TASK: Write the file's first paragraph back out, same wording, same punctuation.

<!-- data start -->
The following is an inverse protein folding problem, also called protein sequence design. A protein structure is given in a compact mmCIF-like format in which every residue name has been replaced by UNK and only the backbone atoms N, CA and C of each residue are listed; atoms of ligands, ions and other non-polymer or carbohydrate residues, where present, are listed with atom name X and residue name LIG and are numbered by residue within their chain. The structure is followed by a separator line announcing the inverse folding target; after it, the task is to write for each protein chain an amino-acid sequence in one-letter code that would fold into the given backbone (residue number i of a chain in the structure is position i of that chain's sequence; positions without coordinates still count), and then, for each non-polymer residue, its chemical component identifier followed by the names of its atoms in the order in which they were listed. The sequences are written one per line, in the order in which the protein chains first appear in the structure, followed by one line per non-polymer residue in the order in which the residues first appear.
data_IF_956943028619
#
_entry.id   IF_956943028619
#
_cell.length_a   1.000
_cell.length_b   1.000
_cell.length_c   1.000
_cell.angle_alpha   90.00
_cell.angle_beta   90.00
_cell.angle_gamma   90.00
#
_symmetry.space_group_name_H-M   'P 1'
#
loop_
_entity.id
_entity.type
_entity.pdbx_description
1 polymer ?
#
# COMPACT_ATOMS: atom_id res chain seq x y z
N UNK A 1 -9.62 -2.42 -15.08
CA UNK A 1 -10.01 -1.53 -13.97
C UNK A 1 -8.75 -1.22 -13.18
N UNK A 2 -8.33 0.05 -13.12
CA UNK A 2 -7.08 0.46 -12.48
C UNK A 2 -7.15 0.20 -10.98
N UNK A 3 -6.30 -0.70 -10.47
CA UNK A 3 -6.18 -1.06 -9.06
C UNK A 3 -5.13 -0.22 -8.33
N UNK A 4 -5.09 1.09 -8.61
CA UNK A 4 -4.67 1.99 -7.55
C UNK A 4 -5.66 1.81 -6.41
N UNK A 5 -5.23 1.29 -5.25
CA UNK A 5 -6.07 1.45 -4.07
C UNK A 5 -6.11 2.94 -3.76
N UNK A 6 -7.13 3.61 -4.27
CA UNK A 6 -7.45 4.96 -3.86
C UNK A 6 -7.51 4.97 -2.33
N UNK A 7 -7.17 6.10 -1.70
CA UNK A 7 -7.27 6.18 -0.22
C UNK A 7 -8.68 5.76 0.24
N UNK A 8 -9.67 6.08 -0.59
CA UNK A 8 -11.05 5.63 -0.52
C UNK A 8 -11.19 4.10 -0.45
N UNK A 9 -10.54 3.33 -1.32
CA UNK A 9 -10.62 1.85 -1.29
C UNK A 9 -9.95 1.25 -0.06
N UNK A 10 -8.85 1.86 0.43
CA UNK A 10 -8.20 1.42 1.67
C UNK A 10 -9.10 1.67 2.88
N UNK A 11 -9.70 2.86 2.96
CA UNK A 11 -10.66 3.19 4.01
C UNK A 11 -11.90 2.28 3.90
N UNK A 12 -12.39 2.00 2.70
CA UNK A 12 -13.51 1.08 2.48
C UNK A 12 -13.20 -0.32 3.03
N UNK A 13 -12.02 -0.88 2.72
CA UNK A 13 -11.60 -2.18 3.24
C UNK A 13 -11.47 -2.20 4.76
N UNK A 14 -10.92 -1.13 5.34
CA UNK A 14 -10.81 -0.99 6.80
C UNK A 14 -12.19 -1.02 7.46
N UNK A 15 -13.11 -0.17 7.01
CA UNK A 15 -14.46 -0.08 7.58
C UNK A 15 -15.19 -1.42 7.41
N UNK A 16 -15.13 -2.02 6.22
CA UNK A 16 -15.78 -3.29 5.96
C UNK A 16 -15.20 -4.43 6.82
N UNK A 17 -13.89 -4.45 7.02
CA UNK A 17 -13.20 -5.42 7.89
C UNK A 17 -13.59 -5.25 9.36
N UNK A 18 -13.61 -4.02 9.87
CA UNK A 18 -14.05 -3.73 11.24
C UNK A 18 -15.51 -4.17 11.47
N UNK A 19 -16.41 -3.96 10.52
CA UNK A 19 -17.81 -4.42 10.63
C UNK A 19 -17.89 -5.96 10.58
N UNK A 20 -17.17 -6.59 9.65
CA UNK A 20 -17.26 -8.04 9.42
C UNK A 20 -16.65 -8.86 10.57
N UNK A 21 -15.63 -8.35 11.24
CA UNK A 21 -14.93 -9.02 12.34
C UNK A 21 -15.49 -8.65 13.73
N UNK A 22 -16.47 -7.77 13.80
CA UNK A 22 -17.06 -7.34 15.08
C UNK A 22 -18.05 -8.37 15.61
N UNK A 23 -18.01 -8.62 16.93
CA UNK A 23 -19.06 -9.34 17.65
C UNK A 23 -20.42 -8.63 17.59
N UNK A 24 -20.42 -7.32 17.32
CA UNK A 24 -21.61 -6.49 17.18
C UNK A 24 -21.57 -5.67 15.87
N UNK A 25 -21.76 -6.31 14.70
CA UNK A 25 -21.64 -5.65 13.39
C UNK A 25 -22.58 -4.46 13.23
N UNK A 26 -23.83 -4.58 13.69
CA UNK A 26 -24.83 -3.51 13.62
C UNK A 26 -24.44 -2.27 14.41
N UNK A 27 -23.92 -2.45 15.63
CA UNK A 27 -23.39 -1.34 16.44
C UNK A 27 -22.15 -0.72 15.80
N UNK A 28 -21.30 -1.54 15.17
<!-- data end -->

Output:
The following is an inverse protein folding problem, also called protein sequence design. A protein structure is given in a compact mmCIF-like format in which every residue name has been replaced by UNK and only the backbone atoms N, CA and C of each residue are listed; atoms of ligands, ions and other non-polymer or carbohydrate residues, where present, are listed with atom name X and residue name LIG and are numbered by residue within their chain. The structure is followed by a separator line announcing the inverse folding target; after it, the task is to write for each protein chain an amino-acid sequence in one-letter code that would fold into the given backbone (residue number i of a chain in the structure is position i of that chain's sequence; positions without coordinates still count), and then, for each non-polymer residue, its chemical component identifier followed by the names of its atoms in the order in which they were listed. The sequences are written one per line, in the order in which the protein chains first appear in the structure, followed by one line per non-polymer residue in the order in which the residues first appear.